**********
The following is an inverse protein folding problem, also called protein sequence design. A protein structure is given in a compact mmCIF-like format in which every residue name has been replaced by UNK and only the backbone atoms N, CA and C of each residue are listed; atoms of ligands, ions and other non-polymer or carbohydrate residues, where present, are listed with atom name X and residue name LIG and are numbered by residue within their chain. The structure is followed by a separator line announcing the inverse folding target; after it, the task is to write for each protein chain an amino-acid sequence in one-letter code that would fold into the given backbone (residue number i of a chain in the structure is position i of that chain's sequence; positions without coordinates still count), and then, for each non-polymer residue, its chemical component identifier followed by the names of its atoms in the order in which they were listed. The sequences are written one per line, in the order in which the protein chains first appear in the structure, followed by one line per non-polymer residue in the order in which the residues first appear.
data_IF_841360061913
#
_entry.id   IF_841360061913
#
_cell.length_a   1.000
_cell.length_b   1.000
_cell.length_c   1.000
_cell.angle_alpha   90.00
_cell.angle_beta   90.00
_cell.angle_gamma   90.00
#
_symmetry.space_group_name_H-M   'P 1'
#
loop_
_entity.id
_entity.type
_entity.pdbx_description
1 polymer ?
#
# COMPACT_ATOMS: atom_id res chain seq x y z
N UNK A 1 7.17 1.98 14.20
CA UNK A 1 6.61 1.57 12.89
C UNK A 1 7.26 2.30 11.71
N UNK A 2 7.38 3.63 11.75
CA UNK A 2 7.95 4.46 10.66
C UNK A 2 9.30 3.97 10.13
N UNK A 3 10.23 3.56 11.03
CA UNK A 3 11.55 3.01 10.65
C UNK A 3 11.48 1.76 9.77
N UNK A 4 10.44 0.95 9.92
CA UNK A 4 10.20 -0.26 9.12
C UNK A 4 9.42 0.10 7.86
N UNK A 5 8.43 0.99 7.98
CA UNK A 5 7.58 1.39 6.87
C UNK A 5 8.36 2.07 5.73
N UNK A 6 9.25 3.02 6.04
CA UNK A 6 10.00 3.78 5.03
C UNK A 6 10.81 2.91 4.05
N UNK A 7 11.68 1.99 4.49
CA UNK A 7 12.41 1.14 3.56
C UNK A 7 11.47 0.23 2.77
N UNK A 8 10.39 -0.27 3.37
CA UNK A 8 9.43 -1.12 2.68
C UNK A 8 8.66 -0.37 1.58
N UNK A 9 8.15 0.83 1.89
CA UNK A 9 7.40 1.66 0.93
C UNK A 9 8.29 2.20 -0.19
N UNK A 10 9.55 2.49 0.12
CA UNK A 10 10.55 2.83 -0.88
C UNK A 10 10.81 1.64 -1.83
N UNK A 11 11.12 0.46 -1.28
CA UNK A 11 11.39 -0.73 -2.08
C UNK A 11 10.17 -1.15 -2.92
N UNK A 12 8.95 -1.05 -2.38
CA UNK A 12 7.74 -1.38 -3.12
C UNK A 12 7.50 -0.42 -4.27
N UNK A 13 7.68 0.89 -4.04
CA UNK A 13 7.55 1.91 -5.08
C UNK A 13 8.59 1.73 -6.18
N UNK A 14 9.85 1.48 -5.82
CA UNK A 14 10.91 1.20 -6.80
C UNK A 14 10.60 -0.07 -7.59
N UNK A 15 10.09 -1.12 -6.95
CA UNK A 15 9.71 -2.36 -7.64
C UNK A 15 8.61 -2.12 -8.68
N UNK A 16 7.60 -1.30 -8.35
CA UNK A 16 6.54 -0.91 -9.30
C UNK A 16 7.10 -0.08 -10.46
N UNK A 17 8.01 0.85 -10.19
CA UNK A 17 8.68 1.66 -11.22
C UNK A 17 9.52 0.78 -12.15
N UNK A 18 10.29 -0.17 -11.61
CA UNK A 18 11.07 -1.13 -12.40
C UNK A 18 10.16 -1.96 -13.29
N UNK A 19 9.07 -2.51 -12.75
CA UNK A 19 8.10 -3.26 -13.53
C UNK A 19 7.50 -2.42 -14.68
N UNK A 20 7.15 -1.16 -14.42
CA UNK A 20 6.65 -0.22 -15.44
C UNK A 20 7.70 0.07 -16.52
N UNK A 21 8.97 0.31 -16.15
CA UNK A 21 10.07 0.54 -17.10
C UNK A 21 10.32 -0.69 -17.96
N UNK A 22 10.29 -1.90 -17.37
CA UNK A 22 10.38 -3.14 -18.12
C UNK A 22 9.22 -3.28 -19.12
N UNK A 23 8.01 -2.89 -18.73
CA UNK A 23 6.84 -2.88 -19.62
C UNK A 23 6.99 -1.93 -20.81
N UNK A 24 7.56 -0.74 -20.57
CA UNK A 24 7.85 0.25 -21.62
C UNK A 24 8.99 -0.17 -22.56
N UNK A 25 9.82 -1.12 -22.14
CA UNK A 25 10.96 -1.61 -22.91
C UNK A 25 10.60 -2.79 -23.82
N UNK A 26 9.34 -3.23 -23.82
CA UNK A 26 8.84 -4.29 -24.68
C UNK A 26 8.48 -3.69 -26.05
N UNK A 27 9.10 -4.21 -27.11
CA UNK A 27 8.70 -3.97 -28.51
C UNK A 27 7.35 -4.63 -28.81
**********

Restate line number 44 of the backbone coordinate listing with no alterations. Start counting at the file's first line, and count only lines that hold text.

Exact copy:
CA UNK A 8 9.43 -1.12 2.68